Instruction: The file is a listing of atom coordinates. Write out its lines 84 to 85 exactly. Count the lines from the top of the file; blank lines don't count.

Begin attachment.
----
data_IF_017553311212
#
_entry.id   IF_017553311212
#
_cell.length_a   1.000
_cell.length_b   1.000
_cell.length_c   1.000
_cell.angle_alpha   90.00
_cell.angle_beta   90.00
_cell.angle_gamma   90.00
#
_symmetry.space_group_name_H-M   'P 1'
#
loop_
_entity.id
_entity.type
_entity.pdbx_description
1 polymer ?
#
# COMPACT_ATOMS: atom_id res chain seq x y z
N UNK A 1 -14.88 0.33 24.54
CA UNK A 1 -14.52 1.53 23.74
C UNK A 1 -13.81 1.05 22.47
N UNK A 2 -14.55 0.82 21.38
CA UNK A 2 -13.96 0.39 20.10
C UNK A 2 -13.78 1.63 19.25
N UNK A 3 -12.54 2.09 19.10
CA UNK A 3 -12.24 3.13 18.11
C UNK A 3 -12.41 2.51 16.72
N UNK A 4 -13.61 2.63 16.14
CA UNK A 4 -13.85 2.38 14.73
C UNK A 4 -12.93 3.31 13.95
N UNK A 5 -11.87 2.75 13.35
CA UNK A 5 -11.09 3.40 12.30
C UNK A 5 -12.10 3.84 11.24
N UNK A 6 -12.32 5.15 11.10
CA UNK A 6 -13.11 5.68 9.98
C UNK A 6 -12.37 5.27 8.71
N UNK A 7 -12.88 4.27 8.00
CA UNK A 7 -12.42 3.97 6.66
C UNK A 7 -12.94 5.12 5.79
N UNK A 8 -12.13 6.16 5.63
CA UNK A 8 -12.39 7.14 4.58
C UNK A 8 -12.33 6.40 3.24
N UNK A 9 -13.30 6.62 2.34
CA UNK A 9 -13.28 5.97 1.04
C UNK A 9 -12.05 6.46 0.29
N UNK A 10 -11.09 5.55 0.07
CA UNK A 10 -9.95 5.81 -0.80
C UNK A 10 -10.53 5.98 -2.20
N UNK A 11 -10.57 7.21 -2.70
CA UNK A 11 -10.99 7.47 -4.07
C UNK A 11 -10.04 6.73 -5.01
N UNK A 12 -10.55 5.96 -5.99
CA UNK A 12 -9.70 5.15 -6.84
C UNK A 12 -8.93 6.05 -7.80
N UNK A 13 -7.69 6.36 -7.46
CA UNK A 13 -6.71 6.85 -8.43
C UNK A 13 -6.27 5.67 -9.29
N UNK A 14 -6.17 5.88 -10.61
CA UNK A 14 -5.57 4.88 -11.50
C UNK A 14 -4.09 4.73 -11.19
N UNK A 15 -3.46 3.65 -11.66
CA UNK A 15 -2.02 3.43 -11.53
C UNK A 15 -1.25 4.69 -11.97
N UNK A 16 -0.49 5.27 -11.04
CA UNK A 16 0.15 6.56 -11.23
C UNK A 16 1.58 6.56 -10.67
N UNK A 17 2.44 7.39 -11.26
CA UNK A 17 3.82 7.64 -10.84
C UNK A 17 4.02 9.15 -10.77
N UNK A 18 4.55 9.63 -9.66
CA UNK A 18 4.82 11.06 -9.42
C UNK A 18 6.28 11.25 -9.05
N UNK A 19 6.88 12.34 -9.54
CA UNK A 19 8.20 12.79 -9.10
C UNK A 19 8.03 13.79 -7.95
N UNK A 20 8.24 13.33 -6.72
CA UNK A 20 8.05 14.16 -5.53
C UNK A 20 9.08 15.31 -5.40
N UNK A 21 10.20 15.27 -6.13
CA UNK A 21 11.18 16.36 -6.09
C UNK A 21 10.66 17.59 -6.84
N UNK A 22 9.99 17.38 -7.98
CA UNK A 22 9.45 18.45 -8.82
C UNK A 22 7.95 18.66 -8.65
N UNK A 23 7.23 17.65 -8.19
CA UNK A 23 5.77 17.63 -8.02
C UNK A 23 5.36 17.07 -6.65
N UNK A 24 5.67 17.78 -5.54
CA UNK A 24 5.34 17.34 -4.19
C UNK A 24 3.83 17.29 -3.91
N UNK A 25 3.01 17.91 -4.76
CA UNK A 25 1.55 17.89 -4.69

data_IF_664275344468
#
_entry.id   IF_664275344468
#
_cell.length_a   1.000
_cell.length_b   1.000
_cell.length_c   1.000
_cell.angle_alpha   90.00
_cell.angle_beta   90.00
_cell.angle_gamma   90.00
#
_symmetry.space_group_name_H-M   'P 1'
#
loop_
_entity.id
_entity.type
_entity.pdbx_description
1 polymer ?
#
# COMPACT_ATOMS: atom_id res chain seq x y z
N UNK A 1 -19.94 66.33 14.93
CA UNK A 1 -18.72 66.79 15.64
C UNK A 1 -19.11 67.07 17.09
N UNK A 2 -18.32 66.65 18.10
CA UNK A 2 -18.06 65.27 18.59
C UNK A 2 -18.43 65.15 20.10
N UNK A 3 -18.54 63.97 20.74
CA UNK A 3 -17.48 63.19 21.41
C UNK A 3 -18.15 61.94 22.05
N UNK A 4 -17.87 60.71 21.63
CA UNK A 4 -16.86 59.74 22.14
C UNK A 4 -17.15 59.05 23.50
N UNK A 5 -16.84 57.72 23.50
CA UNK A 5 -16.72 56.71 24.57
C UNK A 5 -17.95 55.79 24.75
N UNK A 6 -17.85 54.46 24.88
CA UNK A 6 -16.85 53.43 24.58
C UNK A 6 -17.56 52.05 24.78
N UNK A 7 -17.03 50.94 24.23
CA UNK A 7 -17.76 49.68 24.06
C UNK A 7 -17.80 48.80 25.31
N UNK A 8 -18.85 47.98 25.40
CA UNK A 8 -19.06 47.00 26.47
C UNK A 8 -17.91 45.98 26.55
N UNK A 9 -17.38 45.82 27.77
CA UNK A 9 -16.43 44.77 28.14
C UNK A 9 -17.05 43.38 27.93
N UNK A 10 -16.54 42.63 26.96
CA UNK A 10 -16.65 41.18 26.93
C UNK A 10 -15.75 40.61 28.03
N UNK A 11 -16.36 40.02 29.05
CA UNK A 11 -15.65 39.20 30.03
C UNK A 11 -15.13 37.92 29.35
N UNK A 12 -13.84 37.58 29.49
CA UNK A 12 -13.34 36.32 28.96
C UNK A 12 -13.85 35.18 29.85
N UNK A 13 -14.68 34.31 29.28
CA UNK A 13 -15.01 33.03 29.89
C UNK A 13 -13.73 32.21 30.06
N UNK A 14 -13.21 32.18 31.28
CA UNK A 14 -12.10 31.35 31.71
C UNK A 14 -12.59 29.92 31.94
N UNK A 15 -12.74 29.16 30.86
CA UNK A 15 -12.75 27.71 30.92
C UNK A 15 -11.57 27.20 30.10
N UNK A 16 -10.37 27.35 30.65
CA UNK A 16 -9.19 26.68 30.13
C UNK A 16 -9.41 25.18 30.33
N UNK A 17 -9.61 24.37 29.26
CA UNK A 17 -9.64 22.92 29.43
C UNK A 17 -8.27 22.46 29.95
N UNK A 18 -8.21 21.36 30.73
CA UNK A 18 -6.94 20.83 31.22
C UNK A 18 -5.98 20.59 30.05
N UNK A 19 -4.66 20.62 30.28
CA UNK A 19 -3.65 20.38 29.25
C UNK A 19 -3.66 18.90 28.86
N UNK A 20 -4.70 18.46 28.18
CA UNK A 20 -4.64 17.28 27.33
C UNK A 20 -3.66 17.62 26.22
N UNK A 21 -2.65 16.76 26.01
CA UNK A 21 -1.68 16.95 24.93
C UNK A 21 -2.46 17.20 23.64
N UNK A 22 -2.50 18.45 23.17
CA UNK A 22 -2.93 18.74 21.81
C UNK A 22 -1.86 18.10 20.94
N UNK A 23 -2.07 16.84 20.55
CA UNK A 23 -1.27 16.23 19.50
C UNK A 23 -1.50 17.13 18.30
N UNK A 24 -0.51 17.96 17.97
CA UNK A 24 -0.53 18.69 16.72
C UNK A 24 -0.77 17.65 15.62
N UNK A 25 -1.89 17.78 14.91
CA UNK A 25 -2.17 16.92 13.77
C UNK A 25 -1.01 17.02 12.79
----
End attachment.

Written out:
N UNK A 22 9.99 17.38 -7.98
CA UNK A 22 9.45 18.45 -8.82